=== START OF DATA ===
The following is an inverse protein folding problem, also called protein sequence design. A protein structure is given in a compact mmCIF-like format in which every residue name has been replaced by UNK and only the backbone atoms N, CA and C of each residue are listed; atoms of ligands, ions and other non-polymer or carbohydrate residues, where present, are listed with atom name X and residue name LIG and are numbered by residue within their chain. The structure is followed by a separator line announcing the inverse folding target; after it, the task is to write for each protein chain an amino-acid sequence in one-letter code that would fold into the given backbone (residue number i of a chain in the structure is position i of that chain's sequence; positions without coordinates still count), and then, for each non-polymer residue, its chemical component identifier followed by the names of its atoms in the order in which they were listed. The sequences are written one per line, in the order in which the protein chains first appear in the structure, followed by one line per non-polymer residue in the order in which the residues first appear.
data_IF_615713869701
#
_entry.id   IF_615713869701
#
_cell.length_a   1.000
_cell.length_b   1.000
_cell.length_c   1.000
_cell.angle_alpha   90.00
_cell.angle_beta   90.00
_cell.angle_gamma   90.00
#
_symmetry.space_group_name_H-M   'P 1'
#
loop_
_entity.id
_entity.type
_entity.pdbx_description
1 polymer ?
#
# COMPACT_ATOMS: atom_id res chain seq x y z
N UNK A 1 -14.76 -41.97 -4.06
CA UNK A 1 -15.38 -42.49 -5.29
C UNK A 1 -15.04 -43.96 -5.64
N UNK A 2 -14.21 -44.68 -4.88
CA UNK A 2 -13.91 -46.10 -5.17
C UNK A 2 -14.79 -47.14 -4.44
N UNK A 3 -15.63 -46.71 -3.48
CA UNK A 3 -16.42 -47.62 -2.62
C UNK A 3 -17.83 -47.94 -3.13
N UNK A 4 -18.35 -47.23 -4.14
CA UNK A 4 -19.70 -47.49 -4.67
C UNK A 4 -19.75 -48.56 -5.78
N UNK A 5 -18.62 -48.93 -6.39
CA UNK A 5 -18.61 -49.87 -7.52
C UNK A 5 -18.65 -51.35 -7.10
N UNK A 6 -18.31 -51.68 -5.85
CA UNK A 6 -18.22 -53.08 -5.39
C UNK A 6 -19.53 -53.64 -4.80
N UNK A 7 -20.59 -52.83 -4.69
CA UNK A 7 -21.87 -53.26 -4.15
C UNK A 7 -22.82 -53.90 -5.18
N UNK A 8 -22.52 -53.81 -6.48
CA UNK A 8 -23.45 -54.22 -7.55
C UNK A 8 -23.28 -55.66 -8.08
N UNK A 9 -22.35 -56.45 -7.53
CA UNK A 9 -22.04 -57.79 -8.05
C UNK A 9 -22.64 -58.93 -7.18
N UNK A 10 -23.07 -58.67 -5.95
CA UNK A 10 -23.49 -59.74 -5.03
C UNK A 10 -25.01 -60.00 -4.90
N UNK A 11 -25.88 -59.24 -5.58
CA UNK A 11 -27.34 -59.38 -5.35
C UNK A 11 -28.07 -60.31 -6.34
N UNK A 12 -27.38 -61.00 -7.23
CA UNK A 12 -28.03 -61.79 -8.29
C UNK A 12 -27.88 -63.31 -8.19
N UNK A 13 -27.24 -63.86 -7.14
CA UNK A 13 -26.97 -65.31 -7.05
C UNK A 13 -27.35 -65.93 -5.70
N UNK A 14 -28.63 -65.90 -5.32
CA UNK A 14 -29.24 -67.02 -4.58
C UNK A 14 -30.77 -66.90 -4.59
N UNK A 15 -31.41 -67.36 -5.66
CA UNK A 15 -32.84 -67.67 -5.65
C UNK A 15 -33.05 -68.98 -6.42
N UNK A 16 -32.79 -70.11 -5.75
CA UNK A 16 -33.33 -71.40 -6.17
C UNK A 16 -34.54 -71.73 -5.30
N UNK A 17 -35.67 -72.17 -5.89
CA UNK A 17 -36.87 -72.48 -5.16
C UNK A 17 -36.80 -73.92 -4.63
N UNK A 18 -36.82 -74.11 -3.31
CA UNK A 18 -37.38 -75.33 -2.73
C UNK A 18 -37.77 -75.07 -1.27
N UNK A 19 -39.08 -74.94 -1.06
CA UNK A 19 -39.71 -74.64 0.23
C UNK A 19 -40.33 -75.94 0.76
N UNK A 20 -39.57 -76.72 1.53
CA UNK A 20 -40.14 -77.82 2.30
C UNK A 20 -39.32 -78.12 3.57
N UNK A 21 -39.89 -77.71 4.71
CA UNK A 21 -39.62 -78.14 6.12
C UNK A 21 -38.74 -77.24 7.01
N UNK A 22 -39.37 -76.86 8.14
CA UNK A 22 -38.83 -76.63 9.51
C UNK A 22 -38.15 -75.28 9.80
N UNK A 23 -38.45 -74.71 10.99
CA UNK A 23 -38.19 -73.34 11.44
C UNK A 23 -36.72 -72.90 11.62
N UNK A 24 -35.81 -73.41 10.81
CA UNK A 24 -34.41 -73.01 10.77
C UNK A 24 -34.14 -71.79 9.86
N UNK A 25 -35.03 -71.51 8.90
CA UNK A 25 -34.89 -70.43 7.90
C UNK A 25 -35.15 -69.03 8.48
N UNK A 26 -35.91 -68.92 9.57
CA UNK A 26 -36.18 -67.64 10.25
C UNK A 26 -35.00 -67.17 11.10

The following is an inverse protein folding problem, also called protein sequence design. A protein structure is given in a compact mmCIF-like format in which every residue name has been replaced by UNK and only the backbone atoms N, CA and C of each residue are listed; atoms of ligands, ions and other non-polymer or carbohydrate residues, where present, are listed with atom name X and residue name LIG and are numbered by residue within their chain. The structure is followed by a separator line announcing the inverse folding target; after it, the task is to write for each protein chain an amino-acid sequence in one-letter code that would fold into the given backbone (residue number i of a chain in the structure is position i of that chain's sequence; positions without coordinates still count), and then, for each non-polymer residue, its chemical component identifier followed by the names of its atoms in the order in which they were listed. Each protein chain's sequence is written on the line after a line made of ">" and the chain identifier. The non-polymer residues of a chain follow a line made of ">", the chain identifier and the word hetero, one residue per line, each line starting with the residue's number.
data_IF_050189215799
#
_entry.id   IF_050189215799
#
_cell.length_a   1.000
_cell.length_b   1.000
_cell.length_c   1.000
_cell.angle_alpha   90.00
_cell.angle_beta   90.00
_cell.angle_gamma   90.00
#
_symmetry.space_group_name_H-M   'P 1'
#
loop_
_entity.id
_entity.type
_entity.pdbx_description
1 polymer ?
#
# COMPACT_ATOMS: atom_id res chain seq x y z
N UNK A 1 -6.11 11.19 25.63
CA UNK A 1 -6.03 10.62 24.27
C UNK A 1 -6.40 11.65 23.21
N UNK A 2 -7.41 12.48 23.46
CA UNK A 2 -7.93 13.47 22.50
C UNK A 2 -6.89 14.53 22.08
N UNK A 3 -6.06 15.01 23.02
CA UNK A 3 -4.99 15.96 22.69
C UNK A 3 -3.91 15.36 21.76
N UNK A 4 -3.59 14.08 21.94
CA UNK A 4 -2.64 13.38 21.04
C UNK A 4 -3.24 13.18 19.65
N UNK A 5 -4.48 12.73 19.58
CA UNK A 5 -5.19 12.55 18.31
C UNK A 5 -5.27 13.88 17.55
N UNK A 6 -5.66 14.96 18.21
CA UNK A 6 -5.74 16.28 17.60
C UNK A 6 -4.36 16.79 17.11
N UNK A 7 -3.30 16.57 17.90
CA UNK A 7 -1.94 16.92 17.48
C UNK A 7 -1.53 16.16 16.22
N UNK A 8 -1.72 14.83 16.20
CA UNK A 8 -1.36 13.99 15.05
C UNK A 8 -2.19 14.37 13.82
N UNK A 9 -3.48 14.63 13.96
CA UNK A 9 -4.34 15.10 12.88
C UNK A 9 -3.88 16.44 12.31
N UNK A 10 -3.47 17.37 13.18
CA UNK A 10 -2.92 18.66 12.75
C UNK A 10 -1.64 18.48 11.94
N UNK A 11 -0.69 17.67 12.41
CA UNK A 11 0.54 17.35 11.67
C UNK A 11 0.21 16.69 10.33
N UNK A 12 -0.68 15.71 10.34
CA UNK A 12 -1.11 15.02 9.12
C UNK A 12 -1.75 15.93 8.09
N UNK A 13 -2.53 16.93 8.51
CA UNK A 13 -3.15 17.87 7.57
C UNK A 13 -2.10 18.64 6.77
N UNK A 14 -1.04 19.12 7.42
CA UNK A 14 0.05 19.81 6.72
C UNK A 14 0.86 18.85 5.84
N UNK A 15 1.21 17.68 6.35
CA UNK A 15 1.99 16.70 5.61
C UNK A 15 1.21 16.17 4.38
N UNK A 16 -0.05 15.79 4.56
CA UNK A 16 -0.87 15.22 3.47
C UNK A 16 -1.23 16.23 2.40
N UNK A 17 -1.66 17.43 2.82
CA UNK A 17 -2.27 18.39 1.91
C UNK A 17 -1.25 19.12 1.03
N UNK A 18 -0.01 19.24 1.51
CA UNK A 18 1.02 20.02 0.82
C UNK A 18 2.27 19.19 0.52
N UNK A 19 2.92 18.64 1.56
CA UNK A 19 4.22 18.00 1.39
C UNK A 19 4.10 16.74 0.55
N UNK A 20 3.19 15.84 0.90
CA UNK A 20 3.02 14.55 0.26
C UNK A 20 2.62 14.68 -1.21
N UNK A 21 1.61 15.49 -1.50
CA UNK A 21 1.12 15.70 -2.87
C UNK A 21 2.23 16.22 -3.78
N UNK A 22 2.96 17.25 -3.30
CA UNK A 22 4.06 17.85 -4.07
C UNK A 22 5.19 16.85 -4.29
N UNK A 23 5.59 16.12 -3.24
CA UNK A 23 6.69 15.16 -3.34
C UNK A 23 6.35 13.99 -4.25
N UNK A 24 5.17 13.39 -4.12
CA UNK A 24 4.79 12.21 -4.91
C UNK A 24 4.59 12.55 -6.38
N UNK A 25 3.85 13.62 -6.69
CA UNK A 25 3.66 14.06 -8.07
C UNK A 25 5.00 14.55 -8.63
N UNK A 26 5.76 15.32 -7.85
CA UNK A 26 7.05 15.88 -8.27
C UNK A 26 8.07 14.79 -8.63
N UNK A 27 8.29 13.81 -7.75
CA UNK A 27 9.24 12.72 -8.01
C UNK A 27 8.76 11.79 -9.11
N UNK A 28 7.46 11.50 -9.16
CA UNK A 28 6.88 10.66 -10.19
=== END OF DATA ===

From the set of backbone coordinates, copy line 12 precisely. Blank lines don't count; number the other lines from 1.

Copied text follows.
#